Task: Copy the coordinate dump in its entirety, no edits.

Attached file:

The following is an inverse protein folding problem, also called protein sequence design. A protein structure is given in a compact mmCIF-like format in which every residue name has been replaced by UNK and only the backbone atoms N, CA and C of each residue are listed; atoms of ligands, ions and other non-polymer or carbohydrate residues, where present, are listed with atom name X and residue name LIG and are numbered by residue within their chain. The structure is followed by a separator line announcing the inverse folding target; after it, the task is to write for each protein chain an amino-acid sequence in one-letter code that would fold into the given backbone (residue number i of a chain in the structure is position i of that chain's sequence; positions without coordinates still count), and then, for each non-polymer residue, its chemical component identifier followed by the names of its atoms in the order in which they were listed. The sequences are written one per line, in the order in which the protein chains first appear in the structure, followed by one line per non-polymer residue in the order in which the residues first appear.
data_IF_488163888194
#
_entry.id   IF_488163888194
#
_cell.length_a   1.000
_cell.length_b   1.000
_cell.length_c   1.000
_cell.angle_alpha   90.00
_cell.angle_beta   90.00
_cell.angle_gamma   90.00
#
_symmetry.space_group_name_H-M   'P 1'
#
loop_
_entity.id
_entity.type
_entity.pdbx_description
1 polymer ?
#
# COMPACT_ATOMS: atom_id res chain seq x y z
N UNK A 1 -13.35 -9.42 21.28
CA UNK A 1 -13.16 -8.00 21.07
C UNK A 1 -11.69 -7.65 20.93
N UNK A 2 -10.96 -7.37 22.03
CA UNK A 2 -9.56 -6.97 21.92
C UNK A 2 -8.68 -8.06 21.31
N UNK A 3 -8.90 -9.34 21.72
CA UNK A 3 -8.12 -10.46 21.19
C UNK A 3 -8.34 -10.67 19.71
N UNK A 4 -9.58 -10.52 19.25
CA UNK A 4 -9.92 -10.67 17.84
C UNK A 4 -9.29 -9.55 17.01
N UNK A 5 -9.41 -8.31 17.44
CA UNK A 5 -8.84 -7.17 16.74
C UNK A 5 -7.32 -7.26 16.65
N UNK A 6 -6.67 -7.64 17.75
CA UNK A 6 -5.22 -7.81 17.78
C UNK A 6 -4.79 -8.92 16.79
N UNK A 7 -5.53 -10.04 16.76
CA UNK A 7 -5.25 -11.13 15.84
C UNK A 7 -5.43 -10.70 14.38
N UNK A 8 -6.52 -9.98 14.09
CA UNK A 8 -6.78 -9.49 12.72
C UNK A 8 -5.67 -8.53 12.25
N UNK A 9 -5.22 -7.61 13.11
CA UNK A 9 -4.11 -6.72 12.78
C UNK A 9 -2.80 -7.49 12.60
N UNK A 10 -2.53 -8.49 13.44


The following is an inverse protein folding problem, also called protein sequence design. A protein structure is given in a compact mmCIF-like format in which every residue name has been replaced by UNK and only the backbone atoms N, CA and C of each residue are listed; atoms of ligands, ions and other non-polymer or carbohydrate residues, where present, are listed with atom name X and residue name LIG and are numbered by residue within their chain. The structure is followed by a separator line announcing the inverse folding target; after it, the task is to write for each protein chain an amino-acid sequence in one-letter code that would fold into the given backbone (residue number i of a chain in the structure is position i of that chain's sequence; positions without coordinates still count), and then, for each non-polymer residue, its chemical component identifier followed by the names of its atoms in the order in which they were listed. The sequences are written one per line, in the order in which the protein chains first appear in the structure, followed by one line per non-polymer residue in the order in which the residues first appear.
data_IF_488163888194
#
_entry.id   IF_488163888194
#
_cell.length_a   1.000
_cell.length_b   1.000
_cell.length_c   1.000
_cell.angle_alpha   90.00
_cell.angle_beta   90.00
_cell.angle_gamma   90.00
#
_symmetry.space_group_name_H-M   'P 1'
#
loop_
_entity.id
_entity.type
_entity.pdbx_description
1 polymer ?
#
# COMPACT_ATOMS: atom_id res chain seq x y z
N UNK A 1 -13.35 -9.42 21.28
CA UNK A 1 -13.16 -8.00 21.07
C UNK A 1 -11.69 -7.65 20.93
N UNK A 2 -10.96 -7.37 22.03
CA UNK A 2 -9.56 -6.97 21.92
C UNK A 2 -8.68 -8.06 21.31
N UNK A 3 -8.90 -9.34 21.72
CA UNK A 3 -8.12 -10.46 21.19
C UNK A 3 -8.34 -10.67 19.71
N UNK A 4 -9.58 -10.52 19.25
CA UNK A 4 -9.92 -10.67 17.84
C UNK A 4 -9.29 -9.55 17.01
N UNK A 5 -9.41 -8.31 17.44
CA UNK A 5 -8.84 -7.17 16.74
C UNK A 5 -7.32 -7.26 16.65
N UNK A 6 -6.67 -7.64 17.75
CA UNK A 6 -5.22 -7.81 17.78
C UNK A 6 -4.79 -8.92 16.79
N UNK A 7 -5.53 -10.04 16.76
CA UNK A 7 -5.25 -11.13 15.84
C UNK A 7 -5.43 -10.70 14.38
N UNK A 8 -6.52 -9.98 14.09
CA UNK A 8 -6.78 -9.49 12.72
C UNK A 8 -5.67 -8.53 12.25
N UNK A 9 -5.22 -7.61 13.11
CA UNK A 9 -4.11 -6.72 12.78
C UNK A 9 -2.80 -7.49 12.60
N UNK A 10 -2.53 -8.49 13.44